Low-grade fat

Arkansas schoolchildren now receive report cards grading them on reading, ‘riting, ‘rithmetic — and rotundness. The weight rankings come with health tips for parents on nutrition and exercise.

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Comments

  1. I teach in Missouri, and a few months ago one of my school’s teachers printed off an Internet article about what Arkansas was planning to do to wage war on its “calorically-challenged” student population. We laughed and assumed it was a joke. Obviously it wasn’t. I saw the Fox News story. What got me more than anything was the fact that some of the people bemoaning the fact that many Arkansas students are overweight are themselves (you’ll need to sit down for this one) OVERWEIGHT!!! As is so often the case with things in education, hypocrisy rules. It is yet another example of “do as I say, not as I do.” My big question is what will schools do with this information? Are parents going to be held responsible if their children don’t lose weight? Could Johnny or Janie be “held back” because they’re a little huskier than their classmates? I know that sounds outrageous, but I thought it sounded outrageous when I heard that Arkansas was going to start sending home weight report cards.

  2. Richard Brandshaft says:

    I expect the usual conservative reflexive hostility to any attempt to promote health and safety.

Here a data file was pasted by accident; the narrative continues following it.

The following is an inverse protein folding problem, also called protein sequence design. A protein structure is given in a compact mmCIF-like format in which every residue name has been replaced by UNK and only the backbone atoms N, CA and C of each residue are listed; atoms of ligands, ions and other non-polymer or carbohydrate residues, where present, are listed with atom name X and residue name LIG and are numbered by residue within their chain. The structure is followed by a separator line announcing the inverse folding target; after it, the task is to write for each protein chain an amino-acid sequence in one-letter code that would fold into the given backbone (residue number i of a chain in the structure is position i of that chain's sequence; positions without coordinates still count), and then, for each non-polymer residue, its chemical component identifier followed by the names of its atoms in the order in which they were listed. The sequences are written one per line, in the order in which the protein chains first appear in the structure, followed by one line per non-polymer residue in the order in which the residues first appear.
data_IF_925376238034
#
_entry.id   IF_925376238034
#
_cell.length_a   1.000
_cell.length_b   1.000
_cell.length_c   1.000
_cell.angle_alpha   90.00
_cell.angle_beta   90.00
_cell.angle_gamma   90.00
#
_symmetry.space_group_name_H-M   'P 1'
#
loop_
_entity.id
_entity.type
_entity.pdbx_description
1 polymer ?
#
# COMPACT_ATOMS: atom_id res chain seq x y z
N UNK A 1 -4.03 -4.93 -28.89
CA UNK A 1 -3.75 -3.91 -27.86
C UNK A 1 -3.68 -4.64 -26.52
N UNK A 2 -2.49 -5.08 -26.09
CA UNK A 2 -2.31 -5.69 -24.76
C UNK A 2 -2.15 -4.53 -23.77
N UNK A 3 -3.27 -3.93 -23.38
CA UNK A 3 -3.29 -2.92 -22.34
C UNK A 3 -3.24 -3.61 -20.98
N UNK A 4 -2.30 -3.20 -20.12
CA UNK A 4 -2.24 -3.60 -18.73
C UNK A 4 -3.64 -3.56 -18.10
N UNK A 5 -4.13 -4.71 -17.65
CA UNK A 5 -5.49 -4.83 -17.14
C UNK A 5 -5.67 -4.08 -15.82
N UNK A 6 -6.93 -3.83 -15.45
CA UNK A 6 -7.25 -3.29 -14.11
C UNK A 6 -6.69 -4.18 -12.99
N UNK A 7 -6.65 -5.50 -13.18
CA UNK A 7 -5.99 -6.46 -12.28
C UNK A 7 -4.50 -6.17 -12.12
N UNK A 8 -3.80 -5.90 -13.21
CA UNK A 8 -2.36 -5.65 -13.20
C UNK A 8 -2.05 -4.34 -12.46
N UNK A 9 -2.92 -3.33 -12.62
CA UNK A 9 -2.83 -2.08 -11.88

h,
    There is nothing hypocritical about overweight adults showing concern about overweight children. Who would be more aware of the hazards? Is it hypocritical if an alcoholic says, “Be careful with alcohol. Look what it did to me.”?

    Being overweight is like being an alcoholic; it’s never really cured, just arrested. I speak from personal experience. But I was overweight from childhood well into adulthood. Had I been caught early, I might not have had to struggle with my weight all my life. As to those conservatives who will say it’s a trivial matter of will power, and all I have to do is eat less and exercise more: I don’t have an answer that conforms to the standards of civility JJ sets.

  3. I know it isn’t a matter of willpower, especially if one eats when one is lonely or unhappy. The key is changing why you eat: when one fixes the emotions and starts doing something else when one would usually eat to comfort themselves, the weight changes.

    I know this is true. Sometimes it’s a battle not to eat when I’m lonely. But if I can just distract myself long enough, I don’t. And, with the example of my family (the lightest of whom is still 50 lbs overweight), I have managed to keep my weight … manageable.